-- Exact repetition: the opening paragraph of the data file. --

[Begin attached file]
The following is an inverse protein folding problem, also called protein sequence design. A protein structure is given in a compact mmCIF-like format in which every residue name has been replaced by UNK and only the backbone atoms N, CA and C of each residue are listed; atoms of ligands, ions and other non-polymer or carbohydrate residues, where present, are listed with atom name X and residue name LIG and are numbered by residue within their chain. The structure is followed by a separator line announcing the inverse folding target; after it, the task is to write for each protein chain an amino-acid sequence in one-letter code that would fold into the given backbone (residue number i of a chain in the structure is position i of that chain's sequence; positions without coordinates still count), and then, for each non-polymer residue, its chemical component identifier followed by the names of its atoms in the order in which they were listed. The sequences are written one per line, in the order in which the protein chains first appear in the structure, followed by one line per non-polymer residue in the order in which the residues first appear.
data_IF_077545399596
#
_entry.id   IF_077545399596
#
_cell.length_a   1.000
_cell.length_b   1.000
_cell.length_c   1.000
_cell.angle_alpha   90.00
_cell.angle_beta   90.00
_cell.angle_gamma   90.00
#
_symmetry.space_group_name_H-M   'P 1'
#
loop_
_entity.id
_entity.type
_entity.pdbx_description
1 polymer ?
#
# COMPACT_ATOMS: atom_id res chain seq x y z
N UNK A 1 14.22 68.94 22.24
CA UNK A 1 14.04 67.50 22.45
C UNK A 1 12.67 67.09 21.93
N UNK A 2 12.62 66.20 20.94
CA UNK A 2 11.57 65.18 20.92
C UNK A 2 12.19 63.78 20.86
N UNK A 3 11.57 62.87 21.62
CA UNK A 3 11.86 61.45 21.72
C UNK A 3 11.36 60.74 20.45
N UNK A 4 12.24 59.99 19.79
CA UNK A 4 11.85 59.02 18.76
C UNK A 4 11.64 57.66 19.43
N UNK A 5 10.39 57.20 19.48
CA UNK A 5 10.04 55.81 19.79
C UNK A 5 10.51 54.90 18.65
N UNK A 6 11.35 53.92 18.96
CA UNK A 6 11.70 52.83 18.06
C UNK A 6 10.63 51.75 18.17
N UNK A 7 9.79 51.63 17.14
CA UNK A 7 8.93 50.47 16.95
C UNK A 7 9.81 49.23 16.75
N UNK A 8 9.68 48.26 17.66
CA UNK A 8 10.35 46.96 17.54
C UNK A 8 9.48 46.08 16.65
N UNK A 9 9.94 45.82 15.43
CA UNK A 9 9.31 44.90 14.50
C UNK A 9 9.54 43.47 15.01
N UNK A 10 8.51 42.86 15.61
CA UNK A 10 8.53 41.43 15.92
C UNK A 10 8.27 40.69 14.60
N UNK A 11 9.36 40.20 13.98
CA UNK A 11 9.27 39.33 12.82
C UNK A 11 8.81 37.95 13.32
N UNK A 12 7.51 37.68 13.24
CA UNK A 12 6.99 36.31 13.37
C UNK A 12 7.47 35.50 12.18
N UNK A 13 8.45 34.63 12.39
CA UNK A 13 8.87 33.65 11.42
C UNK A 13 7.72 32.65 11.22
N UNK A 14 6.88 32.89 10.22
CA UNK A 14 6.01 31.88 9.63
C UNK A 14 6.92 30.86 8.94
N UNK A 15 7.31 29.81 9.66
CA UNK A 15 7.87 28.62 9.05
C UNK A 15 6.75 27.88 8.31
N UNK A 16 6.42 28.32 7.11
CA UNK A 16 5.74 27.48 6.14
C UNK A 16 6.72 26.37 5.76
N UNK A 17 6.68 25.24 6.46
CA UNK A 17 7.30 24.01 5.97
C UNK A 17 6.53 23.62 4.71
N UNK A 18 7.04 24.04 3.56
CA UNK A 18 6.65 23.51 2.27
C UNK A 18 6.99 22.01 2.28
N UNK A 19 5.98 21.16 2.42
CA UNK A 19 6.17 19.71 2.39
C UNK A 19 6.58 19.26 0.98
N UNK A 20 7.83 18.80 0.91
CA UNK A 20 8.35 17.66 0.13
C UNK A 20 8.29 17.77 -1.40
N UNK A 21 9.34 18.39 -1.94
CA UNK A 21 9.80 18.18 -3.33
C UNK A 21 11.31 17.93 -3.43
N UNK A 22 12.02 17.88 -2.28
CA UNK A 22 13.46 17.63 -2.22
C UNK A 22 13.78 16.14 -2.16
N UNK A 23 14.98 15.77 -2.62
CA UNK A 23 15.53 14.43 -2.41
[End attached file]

The following is an inverse protein folding problem, also called protein sequence design. A protein structure is given in a compact mmCIF-like format in which every residue name has been replaced by UNK and only the backbone atoms N, CA and C of each residue are listed; atoms of ligands, ions and other non-polymer or carbohydrate residues, where present, are listed with atom name X and residue name LIG and are numbered by residue within their chain. The structure is followed by a separator line announcing the inverse folding target; after it, the task is to write for each protein chain an amino-acid sequence in one-letter code that would fold into the given backbone (residue number i of a chain in the structure is position i of that chain's sequence; positions without coordinates still count), and then, for each non-polymer residue, its chemical component identifier followed by the names of its atoms in the order in which they were listed. The sequences are written one per line, in the order in which the protein chains first appear in the structure, followed by one line per non-polymer residue in the order in which the residues first appear.